During the UEF congress in Vienna I participated in the resolution working group titled: “The European Union as a Power for Peace”.
Mr. Philip Agathonos (Vice-President of the UEF), who wrote the initial draft of the resolution, spoke of the success of EU forces in Peace Support Operations around the world and the status Europe holds globally as an ethical partner of those who suffer in periods of crisis. He also advocated a number of measures, which will make the European Security and Defence Policy decision making less of an intergovernmental affair and more of a process within the European Commission and Parliament.
While discussing the proposed resolution, everybody agreed that peace should not only be a situation of no-war but also consist of an environment of “…social and ecological justice, freedom, democracy and human rights”. There was, however, a disagreement on what the long-term foreign policy strategy of the EU should be to promote this kind of peace. Some supported that the EU should work with other nation-states to achieve common goals. Others claimed that Europe’s external policies should put an end to the world of US unipolarity by bringing a new multipolar world, based on the balance of power.
The first approach (multilateralism) assumes that it is possible for nation-states to cooperate in good spirit and form common policies in areas such as defence, economics, finance and the environment. Organisations like NATO, IMF and WTO and treaties like the Kyoto Protocol are examples of multilateralism in the international system.
The other approach (Realism) (1) treats nation-states as selfish actors, pursuing policies of protection of national interest at any cost. Such approach leads the world to a “balance of power” situation or war, depending on the strength of states, their alliances and their perception about future allocation of state power. The Cold War is a classical example of “balance of power” between two superpowers.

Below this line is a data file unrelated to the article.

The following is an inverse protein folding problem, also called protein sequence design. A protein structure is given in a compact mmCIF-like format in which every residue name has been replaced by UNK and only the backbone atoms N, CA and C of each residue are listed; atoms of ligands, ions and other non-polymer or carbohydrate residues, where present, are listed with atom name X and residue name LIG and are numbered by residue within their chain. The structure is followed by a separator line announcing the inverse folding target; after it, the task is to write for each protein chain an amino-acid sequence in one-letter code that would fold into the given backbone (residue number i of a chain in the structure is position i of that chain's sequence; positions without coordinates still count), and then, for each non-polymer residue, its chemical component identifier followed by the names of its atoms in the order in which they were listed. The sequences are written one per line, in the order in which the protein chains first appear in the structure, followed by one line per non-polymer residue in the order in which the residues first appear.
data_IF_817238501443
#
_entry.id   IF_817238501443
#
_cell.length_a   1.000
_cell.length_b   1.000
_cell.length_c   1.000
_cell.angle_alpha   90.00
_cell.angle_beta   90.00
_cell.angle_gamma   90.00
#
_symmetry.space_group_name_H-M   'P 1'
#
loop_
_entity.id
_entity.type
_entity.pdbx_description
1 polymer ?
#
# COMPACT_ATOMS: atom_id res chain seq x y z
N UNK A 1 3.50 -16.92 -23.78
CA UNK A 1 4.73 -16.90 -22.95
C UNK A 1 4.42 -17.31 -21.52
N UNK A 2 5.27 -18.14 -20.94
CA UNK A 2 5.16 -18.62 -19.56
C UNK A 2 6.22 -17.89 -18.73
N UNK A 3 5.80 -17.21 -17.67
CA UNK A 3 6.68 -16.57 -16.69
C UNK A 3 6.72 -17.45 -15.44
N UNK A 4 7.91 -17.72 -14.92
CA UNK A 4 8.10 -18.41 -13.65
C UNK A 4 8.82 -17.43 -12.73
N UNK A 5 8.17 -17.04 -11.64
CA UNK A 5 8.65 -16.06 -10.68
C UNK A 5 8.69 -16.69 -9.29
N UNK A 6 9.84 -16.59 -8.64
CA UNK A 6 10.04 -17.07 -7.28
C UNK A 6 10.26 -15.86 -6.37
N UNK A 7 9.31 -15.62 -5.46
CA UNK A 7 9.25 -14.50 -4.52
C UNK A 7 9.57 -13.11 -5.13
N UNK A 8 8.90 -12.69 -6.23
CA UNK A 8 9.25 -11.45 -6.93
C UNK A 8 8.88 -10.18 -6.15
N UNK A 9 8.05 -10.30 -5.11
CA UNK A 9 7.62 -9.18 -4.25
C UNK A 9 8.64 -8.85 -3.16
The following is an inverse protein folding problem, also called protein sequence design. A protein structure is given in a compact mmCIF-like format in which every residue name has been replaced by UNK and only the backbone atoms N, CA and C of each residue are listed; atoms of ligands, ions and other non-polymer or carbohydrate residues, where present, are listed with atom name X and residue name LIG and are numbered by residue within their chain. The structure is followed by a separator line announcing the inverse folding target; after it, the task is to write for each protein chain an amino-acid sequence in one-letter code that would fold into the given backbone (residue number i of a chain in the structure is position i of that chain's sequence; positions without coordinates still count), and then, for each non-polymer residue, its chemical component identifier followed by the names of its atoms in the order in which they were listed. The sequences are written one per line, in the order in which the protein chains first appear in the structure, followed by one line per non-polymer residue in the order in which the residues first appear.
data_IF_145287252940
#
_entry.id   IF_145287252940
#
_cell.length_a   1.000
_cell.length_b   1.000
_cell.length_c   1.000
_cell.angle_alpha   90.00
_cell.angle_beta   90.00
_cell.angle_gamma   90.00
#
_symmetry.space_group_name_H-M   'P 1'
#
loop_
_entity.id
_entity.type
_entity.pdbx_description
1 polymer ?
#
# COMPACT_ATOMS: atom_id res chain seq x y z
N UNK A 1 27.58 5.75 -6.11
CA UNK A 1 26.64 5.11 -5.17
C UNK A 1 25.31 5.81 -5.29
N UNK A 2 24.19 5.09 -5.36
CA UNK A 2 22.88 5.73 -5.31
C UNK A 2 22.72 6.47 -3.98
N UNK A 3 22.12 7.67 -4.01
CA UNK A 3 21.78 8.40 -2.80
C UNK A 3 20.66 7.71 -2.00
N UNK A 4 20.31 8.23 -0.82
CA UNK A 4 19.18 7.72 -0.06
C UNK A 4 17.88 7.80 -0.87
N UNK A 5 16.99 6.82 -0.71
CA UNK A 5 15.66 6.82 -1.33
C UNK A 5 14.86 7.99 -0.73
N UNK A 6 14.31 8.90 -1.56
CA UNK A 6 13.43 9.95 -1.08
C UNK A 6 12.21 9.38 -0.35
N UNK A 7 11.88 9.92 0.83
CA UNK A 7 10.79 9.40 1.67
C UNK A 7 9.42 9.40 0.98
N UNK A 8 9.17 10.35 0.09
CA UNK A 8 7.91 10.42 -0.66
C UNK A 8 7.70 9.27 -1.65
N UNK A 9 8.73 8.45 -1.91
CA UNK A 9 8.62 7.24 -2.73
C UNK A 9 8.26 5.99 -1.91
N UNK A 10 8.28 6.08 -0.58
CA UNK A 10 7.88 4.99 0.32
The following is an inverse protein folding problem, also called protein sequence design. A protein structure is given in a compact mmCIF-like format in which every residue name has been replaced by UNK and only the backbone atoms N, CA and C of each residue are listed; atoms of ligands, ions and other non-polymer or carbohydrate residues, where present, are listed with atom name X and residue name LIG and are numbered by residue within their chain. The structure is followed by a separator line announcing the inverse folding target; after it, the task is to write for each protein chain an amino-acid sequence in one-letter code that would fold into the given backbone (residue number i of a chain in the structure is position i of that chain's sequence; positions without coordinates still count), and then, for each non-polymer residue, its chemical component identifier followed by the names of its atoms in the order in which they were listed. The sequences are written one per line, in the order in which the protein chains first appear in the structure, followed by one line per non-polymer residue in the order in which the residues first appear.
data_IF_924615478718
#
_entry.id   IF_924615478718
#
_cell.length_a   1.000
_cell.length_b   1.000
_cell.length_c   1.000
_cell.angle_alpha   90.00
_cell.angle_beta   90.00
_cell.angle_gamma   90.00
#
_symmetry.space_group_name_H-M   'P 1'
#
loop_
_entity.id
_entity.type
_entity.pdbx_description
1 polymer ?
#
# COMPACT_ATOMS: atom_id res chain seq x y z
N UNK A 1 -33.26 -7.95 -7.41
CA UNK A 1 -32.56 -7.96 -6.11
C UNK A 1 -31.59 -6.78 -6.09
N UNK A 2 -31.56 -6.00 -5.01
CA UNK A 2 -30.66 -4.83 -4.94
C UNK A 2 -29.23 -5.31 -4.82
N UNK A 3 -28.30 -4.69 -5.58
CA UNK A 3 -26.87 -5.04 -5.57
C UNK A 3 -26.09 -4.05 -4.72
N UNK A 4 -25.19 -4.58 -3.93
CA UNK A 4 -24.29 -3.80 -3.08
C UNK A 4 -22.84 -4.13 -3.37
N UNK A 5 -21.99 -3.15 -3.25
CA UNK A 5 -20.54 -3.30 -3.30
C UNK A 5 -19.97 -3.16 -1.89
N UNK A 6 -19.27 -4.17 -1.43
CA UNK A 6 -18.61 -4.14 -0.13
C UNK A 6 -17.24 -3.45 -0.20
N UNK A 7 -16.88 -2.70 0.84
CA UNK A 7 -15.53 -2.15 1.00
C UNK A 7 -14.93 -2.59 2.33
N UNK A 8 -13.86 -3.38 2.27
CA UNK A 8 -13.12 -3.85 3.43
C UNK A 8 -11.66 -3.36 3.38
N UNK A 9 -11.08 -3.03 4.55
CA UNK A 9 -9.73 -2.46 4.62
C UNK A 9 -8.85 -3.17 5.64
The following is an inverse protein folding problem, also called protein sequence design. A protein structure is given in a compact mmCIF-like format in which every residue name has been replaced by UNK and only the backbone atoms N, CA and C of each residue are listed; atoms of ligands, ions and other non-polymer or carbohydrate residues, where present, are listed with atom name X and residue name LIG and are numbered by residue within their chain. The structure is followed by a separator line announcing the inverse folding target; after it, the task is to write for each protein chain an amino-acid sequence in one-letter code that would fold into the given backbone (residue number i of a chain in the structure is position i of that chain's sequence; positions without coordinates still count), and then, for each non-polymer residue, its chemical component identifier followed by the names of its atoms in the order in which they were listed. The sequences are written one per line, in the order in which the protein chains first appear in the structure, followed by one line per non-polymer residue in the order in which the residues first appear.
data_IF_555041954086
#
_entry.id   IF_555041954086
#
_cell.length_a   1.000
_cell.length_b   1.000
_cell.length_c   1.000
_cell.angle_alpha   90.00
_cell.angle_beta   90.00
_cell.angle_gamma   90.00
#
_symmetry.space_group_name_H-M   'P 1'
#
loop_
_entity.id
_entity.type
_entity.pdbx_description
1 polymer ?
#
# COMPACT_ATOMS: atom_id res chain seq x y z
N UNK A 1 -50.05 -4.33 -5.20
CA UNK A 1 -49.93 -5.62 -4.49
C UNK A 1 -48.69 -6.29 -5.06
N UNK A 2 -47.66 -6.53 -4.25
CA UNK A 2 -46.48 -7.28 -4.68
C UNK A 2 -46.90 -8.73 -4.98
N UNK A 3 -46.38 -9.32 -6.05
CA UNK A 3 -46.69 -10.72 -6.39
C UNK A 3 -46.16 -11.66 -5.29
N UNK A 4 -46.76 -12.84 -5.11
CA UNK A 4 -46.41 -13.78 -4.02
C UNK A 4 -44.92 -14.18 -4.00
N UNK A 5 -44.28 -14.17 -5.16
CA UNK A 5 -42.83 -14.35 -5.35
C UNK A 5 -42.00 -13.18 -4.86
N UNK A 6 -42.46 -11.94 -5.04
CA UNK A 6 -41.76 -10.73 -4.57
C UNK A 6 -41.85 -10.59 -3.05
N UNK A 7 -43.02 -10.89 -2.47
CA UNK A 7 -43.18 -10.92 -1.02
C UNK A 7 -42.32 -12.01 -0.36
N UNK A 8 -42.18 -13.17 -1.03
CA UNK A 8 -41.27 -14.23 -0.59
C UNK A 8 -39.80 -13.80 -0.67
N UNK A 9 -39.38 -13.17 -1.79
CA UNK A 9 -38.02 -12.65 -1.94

Even though these two theories have contributed significantly to the explanation of some of the dimensions of the international system, they are inadequate for the case of a supranational polity or an evolving federal state. Specifically speaking, the EU is not a fully developed and autonomous state to be able to agree with other nation states on common policies or be considered as one of the pieces of the international chess board. It is, according to my opinion, the creation of a long process of socialisation of states. (2) In 1957, the formation of the European Economic Community was the product of such process which brought democracy, human rights, peace consolidation and general progress. The success of the initial six members attracted many other states, resulting in today’s EU25. Through socialisation, the success of one or many states in a policy area, including peace making, is inspiring others to introduce similar policies and achieve similar gains.
How, then, should societies of states, which have not yet fully formed a federal state, promote peace around the world? The use of a peace keeping army by them can make a difference where conflict has already been sparked. However, it is preferable to play a role of conflict prevention by promoting dialogue between rival states or rival communities within a state and transferring tested policies that ensure cooperation and progress. In other words, the EU should be identified globally as an example of a group of states which has achieved peace through cooperation, the use of the language of democracy and human rights and a common vision about the future.
The article was contributed by Emmanouil Vrentzos, a member of the Federal Union committee. The opinions expressed are those of the author and not necessarilty those of Federal Union. 12 July 2006.